by Marcílio Toscana Franca Filho, Lucas Lexinski and María Belén Olmos Giupponi (eds). Portland: Hart Publishing Ltd, 2010. 491pp. Hardback $252.00/£115.00. ISBN: 9781841139432.

Reviewed by Kawu Bala, Bauchi State Judiciary, Nigeria. Email: kabaaz [at]


With increasing globalization, countries have sought to coordinate the flow of goods and services and workers while also preserving their own sovereignty regarding resources, legal authority, and taxation. Transnational institutions threaten state sovereignty and not surprisingly sovereign states often resist fulfilling their obligations under international agreements they have signed. The present volume explores the challenges that have faced, and are facing, especially Latin American countries some 20 years after the 1991 Treaty of Asunción created Mercado Común del Sur, a common market in the South. Many have discussed MERCOSUR but only few books are available on the Common Market it created. The advantage about The Law of MERCOSUR is its comprehensive discussion that compares MERCOSUR with other organizations, especially the European Union (EU).

Latin America’s integration began as far back as Simón Bolívar’s time in the early 19th century, although economic integration became more suitable after military dictatorships of the latter half of the 20th century had ended. The book talks about the philosophy that led to the integration and connection between the various theories of integration. In Chapter Two, for example, Andrés Malamus discusses the concept of “integration,” delving between older and contemporary approaches in the field (p.9). Integration comes out of “necessity” (p.19). It is about desire by countries to pool resources for the benefit of the people. It is an old saying that nations cannot exist in isolation; for, they need one another to survive and develop especially in this era of competitiveness brought about by globalization. Thus, MERCOSUR is a move to not “replicate” failure in the region of some of the organizations that were established but did not live longer than planned (p.23).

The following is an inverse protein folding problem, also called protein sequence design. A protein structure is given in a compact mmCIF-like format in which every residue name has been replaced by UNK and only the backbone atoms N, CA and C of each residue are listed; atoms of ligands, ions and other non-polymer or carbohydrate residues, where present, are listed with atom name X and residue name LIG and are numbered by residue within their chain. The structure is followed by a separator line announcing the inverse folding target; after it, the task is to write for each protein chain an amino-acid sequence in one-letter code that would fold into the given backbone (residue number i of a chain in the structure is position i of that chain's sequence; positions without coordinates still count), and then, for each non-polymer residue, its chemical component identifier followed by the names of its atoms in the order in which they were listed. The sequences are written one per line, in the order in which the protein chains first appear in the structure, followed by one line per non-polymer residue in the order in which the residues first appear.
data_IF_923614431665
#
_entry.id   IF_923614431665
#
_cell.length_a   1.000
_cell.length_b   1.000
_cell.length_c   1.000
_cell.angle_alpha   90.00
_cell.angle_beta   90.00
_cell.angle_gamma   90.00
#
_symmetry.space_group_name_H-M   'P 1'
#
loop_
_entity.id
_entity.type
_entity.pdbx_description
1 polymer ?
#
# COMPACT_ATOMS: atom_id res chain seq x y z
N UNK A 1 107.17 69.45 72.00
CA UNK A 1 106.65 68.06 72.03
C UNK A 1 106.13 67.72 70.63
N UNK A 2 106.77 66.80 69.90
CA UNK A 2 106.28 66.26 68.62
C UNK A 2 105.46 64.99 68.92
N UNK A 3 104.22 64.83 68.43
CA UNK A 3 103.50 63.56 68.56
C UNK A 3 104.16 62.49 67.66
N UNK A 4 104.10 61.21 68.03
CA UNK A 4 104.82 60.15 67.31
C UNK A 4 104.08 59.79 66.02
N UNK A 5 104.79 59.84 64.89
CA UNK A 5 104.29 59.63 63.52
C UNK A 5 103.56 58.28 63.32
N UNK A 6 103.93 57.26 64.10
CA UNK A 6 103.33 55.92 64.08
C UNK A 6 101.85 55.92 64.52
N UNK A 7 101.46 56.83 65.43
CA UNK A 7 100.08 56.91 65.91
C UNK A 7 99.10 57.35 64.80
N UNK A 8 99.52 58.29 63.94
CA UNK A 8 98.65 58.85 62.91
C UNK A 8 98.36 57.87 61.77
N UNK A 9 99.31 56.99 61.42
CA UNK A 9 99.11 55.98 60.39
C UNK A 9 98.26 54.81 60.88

Andriana Dreyzin De Klor in “The Legal-Institutional Structure of MERCOSUR” analyzes the “political circumstances” that led to MERCOSUR(p.29). To De Klor, MERCOSUR has not happened by “chance” (p.30). When countries are affected by economic deterioration they might begin to think of alternatives. With the coming into being of the European Union, the Latin American nations were forced to adopt another strategy (p.35). Interestingly the organization has developed from a “modest base” despite its challenges (p.37). De Klor states that MERCOSUR has six institutions with the Council of the Common Market being the higher body of decision making (p.40). An attempt was made subsequently to re-organize the MERCOSUR’s structures, but due to the lack of agreement the talk about reform withered away (p.53). María Belén Olmos Giupponi in “Sources of Law in MERCOSUR”, argues that the development [*365] that follows depends to an extent on the members’ commitments. It is to be agreed that where legal principles have not been domesticated development will remain a mirage because the legislation agreed upon is not binding (p.57). This is the “most problematic issue” in the integration (p.59). It is not enough to set up an organization; members’ willingness to ensure compliance with the basic laws can be “quite difficult” but it is necessary (p.68). To Giupponi much depends on improvement of the MERCOSUR law (p.71). Giupponi proposes a Permanent Review Court to ensure compliance with the basic provisions of the MERCOSUR’s agreement (p.69).

The lack of a Permanent Review Court, or other legitimate dispute resolution body, is further considered in Chapter Five, which treats “Dispute Settlement.” Nadine Susani states that although there has been a Central American Court of Justice, states do not like the “use of the court to settle their disputes” under MERCOSUR (p.73); they have instead used ad hoc arrangements without any “perfect legal order” (p.75). The states created a temporary dispute resolution method by way of consultative opinions. Susani further argues that MERCOSUR has not practiced market principles enshrined in its organizational legal framework (p.87); in essence, Article VII has not been complied with. Organizations tend to disown the principles agreed upon at inception, and instead choose which policies to adopt. For instance, there is no uniform policy on automobiles and sugar. This is because Brazil and Argentina are indebted mostly to these products as their sources of foreign exchange earnings (p.91). Susani also identifies a problem in mobility of goods due to customs duties, whose elimination Susani sees as a “distant goal” (p.127).

Dispute resolution is also central to Samantha S. Moura Ribeiro’s “MERCOSUR and the World Trade Organization”, where she reviews interdependency of international trading organizations. Ribeiro argues that there is need to regulate the regional agreements that are multiplying, otherwise they may be chaotic and dysfunctional like MERCOSUR's relationship with the World Trade Organization (p.133). When a serious issue arises this “ambiguity and complexity” in the relationship makes it difficult to know where matters will be referred to, or which of the organizations take precedence – as has happened with Brazil’s dispute with Argentinean law.